Who are some of the teams that you have seen do social right?
There are so many teams doing great things on social that I always feel bad when I am asked this question, because I inevitably leave someone great out.
But some of the teams that quickly jump to mind are the Seattle Seahawks, Dallas Cowboys and Minnesota Vikings in the NFL. The Atlanta Hawks, Portland Trail Blazers and Sacramento Kings are a few of my favorites in the NBA. I love what Clemson does at the college level, and I have to throw the WWE in there, even though it’s not a team or even a sport, per se. They do a fantastic job covering their events and athletes in fun, creative ways.
What do you think is the biggest mistake, and what’s the biggest opportunity, you see for teams or leagues in the social space?
I think the biggest mistake is when a team floods their social media feeds with sponsored posts. Obviously, social is an attractive asset for marketing partners, and I believe there are a lot of creative and natural ways to incorporate sponsors into social. But when there are too many sponsored posts, or the posts are too focused on the sponsor and their products, it hurts your overall engagement and annoys your fans.
You can’t treat social media like your TV broadcasts, where all of the segments are presented by partners and you throw a bunch of commercials in between game action. Social doesn’t work like that and, I would argue, it can actually be a negative for your sponsor’s brand image, if their inclusion is a turn-off to your social followers.
What platforms do you have your eye on as emerging in engagement in sports?
Video is becoming more and more important on social, of course, now that Facebook has their LIVE product, Twitter has Periscope and even Instagram now allows their users to stream live through their stories. I think there are a lot of great opportunities to give fans a behind-the-scenes look at your teams, whether that’s during practices, community events, or live video chats.
E-Sports are blowing up, of course, and I am excited to see how the NBA and 2K Sports do with their new league. Teams that use Twitch to stream their players competing against each other, or against fans playing video games, are reaching a new, younger demographic that is valuable.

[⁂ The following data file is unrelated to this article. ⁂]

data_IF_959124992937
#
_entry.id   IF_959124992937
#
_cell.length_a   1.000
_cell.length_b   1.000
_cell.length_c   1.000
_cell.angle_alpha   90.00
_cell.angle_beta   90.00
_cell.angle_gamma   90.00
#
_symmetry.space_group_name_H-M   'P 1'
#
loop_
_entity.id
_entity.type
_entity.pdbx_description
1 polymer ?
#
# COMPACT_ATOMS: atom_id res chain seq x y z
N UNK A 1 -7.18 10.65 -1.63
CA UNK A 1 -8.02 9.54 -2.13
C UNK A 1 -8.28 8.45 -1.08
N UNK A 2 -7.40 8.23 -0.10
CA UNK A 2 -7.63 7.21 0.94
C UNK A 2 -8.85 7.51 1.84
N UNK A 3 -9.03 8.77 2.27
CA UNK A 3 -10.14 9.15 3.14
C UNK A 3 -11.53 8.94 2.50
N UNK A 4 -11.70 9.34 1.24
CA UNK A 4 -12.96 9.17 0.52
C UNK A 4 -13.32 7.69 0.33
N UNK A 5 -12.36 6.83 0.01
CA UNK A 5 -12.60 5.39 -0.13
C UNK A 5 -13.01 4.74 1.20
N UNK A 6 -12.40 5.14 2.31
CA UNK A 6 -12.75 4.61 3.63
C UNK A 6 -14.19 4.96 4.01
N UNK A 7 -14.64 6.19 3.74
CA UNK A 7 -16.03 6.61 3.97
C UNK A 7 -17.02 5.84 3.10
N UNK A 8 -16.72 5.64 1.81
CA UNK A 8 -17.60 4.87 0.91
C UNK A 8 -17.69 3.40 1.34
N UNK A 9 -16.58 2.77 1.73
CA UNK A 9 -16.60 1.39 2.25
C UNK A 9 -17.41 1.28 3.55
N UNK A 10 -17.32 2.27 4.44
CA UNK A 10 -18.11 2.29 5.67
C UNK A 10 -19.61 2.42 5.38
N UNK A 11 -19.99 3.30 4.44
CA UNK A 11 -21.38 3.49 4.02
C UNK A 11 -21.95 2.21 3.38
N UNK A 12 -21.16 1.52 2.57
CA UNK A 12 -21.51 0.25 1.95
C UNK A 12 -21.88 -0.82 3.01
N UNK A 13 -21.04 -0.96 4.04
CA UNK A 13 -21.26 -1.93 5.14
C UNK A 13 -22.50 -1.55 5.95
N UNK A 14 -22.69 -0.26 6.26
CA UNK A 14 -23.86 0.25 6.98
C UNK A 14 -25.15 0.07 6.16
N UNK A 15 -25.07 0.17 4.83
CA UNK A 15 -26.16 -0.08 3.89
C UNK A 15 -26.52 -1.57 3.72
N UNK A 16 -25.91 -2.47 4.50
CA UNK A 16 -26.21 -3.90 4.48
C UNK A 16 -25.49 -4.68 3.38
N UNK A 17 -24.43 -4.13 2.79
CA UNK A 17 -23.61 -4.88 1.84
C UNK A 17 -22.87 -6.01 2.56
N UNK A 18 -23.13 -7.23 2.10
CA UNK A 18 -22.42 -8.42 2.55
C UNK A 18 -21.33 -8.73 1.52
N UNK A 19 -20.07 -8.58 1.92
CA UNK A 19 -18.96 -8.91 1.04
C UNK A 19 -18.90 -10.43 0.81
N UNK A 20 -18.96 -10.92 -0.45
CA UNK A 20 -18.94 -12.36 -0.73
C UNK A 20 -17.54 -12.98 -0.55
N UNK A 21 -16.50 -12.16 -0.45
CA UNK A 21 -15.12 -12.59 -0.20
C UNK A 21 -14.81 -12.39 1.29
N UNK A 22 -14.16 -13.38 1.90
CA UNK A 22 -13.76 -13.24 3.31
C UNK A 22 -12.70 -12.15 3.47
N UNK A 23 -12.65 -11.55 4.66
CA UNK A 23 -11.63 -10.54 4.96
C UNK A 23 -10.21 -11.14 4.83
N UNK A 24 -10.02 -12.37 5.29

And, of course, VR is still in its infancy, but has huge potential. I had a chance to interview NBA Commissioner Adam Silver for HOOP magazine this fall, and he believes that VR can be a game-changer for the league, allowing people all over the world, who would never have a chance to step foot into an NBA arena, to experience what it’s like to be at a game and sit courtside. So I am excited to see how that evolves over the next few years.
The employment field is expanding for those in the digital/social world around sports. What advice do you give those young or old, who may just be starting to look? What are the skills and traits needed?
I think it’s very important to be well-rounded, in terms of story-telling. You need to be a good writer, of course, but it also helps to know how to use Photoshop, how to use a DSLR camera, how to shoot and edit basic video.
You also need to understand how to use all of the different social channels that are out there. That doesn’t mean you have to use Snapchat every day yourself, but it would help to know how that channel, as just one example, works and what all of the different features and filters allow you to do.
There are great sports writers, for instance, who know how to tweet, but they’re not very good with photography, and don’t understand how to use Instagram, or how to stream live through Periscope. That limits what they can do, in covering a team, either for their media outlet or for the team itself.
The more skills that you have, the more you can offer a potential employer, the more unique content that you can create for you sports team or league, and the more valuable you are as a candidate.